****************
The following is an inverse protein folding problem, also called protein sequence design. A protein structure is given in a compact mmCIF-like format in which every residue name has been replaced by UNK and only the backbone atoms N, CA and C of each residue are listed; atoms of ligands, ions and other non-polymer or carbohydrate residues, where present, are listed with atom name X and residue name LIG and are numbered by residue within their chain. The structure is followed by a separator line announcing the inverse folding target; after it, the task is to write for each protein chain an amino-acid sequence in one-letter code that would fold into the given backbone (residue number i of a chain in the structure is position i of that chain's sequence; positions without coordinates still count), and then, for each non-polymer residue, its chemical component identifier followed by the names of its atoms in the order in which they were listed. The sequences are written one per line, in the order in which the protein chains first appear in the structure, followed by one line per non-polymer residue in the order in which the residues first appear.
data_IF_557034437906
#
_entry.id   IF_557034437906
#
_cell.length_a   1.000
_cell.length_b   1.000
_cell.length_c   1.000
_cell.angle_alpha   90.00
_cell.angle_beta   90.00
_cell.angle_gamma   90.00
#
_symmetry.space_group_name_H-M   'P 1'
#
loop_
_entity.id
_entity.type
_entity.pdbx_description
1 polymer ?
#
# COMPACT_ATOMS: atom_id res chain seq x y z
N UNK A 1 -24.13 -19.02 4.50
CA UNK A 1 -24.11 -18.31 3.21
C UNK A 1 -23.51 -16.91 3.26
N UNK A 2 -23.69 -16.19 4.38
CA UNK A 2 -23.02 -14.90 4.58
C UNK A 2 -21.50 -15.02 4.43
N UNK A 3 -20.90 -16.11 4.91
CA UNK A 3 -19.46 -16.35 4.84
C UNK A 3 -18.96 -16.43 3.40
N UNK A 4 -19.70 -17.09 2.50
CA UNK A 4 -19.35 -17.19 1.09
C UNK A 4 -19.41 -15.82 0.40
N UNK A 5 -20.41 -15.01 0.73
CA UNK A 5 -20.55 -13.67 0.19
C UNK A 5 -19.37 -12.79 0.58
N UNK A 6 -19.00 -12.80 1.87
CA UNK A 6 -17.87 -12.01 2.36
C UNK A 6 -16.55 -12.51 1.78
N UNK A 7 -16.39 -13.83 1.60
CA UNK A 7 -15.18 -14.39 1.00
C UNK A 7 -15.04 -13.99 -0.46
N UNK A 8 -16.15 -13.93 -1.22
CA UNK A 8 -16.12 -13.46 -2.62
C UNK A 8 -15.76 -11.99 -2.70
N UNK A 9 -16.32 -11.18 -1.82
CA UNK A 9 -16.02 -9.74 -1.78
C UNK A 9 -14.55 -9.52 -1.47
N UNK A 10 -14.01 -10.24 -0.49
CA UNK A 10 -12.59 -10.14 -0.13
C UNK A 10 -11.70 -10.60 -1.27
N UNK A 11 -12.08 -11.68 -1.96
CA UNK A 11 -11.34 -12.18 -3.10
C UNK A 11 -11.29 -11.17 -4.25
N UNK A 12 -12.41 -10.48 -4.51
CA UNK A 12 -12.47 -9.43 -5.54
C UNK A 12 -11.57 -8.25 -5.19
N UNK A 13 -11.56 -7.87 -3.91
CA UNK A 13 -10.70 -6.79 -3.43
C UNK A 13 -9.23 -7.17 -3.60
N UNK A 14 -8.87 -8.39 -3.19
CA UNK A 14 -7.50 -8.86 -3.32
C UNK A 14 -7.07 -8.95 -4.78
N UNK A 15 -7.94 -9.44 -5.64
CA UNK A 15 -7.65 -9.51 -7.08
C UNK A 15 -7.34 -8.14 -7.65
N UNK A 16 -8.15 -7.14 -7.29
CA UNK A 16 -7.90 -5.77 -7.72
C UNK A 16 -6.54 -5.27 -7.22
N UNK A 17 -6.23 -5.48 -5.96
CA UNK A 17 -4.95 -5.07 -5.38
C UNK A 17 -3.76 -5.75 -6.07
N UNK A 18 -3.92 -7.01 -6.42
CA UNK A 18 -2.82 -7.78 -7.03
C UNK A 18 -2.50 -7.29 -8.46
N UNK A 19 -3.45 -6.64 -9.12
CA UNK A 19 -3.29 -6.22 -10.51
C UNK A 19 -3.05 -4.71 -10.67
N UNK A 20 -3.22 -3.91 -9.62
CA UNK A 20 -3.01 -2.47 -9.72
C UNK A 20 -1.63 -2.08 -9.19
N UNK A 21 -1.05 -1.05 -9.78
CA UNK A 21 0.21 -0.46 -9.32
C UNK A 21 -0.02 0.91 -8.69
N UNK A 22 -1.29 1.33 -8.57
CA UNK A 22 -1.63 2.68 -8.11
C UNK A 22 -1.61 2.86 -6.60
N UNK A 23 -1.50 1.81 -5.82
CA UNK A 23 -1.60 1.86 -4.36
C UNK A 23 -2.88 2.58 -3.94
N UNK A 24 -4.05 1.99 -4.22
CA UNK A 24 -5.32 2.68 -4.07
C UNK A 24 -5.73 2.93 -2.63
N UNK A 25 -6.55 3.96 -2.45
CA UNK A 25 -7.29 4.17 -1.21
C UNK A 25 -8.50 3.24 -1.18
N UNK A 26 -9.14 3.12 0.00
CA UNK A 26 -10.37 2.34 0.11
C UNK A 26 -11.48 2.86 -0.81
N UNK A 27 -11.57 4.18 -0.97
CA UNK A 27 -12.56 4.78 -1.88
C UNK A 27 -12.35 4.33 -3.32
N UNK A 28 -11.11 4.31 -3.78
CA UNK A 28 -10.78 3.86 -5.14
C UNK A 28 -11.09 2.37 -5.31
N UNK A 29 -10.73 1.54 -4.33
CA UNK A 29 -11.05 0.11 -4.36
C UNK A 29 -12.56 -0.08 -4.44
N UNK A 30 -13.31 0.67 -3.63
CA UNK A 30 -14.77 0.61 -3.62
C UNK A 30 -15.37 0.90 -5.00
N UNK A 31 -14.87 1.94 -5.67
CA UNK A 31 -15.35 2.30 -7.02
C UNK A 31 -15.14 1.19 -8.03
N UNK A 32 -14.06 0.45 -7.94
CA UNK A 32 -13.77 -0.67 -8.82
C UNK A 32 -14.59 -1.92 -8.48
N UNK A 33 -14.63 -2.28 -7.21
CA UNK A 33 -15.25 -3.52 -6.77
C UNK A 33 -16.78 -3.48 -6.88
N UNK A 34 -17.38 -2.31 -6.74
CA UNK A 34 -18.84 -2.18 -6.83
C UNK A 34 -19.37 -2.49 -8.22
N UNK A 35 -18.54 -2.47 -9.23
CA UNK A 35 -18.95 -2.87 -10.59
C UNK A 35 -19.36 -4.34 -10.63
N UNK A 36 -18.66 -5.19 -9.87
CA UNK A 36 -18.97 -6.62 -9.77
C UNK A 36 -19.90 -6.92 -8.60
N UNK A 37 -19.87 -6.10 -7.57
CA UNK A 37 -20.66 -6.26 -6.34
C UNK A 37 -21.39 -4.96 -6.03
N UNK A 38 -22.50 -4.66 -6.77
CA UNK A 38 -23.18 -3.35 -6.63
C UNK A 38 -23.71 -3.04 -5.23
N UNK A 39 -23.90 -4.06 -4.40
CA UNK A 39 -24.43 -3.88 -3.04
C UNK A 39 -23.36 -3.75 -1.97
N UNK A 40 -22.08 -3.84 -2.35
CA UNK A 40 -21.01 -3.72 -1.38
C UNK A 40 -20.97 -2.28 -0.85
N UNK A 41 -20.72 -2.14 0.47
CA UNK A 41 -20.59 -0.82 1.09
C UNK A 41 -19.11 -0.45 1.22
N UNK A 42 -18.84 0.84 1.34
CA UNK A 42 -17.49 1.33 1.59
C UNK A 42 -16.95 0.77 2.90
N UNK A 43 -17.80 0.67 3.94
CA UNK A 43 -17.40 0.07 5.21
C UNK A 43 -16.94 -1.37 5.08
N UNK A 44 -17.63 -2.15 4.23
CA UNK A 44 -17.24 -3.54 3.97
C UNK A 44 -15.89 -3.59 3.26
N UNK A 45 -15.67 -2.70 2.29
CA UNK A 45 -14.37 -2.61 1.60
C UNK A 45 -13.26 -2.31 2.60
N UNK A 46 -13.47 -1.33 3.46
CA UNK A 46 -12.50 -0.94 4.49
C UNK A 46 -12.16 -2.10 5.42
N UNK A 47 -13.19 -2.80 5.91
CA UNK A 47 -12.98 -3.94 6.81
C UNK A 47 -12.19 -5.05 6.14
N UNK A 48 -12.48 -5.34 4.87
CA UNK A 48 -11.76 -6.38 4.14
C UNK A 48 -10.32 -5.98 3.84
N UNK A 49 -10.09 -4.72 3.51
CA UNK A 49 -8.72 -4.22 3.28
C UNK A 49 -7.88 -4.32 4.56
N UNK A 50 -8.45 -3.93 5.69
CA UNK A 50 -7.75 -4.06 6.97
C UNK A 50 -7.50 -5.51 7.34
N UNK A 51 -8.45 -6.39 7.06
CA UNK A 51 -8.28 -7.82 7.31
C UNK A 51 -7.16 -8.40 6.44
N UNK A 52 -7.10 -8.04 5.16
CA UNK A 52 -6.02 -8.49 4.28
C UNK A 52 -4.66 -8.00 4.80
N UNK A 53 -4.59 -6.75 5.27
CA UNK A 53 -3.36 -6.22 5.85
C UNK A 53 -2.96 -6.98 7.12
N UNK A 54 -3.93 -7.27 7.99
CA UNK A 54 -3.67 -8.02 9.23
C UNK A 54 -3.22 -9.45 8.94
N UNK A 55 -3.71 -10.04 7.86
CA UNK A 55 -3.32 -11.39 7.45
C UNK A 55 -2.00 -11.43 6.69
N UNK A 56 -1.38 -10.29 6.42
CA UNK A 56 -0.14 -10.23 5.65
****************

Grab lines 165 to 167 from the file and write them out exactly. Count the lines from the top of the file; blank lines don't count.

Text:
C UNK A 48 -10.32 -5.98 3.84
N UNK A 49 -10.09 -4.72 3.51
CA UNK A 49 -8.72 -4.22 3.28